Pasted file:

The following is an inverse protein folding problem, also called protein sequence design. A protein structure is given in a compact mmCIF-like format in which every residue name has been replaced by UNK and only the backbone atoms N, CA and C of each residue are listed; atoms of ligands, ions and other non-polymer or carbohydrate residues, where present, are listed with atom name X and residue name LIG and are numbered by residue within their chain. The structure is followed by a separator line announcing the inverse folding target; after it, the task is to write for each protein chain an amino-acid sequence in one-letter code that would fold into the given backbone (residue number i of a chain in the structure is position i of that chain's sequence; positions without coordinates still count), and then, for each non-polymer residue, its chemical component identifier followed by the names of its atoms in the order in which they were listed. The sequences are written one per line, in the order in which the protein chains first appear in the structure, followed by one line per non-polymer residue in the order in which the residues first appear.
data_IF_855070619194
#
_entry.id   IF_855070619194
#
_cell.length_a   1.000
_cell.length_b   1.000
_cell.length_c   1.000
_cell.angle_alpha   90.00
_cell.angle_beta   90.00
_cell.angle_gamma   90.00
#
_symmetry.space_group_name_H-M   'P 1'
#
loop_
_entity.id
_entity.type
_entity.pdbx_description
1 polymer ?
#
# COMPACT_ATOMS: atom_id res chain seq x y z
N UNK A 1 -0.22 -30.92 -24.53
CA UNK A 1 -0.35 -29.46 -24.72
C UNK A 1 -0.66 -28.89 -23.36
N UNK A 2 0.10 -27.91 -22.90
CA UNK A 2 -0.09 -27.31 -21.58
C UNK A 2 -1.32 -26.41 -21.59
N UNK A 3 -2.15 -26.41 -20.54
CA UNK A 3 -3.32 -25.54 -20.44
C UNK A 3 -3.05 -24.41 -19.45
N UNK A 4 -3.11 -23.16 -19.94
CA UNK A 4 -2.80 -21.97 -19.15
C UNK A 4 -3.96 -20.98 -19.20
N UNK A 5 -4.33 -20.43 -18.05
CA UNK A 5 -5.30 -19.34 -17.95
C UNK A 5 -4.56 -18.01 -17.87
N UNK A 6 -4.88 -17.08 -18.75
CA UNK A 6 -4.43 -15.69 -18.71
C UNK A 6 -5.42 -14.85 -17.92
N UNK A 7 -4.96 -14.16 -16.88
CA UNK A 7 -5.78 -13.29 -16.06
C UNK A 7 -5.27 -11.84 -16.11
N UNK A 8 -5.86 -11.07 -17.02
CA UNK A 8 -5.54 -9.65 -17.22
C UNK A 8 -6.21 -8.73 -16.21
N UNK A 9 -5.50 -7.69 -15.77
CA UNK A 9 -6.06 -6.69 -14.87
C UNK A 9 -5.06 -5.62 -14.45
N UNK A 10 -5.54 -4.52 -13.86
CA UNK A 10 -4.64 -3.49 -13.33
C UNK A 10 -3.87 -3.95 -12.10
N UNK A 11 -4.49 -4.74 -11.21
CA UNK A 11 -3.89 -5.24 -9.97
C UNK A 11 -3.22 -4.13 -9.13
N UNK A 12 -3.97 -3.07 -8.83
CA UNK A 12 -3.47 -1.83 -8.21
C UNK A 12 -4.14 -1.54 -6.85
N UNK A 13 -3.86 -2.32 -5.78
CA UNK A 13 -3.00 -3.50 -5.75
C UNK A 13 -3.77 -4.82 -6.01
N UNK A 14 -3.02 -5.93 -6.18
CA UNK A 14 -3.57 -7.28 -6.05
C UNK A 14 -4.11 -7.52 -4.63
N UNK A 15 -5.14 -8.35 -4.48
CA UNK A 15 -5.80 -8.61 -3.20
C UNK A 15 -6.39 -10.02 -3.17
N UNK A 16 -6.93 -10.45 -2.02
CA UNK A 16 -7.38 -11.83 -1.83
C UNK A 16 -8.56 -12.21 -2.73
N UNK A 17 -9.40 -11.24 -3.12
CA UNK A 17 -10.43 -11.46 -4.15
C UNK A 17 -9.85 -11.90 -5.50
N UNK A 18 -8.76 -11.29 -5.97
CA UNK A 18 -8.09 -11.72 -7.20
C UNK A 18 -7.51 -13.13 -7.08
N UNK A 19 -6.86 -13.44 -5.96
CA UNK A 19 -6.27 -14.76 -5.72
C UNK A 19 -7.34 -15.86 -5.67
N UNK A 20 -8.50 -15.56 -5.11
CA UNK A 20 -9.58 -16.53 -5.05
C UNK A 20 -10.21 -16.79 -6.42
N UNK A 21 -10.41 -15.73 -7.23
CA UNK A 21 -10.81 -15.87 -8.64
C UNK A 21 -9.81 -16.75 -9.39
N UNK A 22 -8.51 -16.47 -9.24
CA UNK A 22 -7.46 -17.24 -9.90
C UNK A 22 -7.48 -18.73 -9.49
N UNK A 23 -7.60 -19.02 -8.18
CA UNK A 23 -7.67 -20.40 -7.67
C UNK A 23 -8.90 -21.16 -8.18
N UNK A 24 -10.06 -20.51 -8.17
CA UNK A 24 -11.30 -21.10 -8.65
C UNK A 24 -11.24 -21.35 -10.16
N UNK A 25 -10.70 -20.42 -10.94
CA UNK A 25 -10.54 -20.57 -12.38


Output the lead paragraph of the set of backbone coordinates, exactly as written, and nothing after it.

The following is an inverse protein folding problem, also called protein sequence design. A protein structure is given in a compact mmCIF-like format in which every residue name has been replaced by UNK and only the backbone atoms N, CA and C of each residue are listed; atoms of ligands, ions and other non-polymer or carbohydrate residues, where present, are listed with atom name X and residue name LIG and are numbered by residue within their chain. The structure is followed by a separator line announcing the inverse folding target; after it, the task is to write for each protein chain an amino-acid sequence in one-letter code that would fold into the given backbone (residue number i of a chain in the structure is position i of that chain's sequence; positions without coordinates still count), and then, for each non-polymer residue, its chemical component identifier followed by the names of its atoms in the order in which they were listed. The sequences are written one per line, in the order in which the protein chains first appear in the structure, followed by one line per non-polymer residue in the order in which the residues first appear.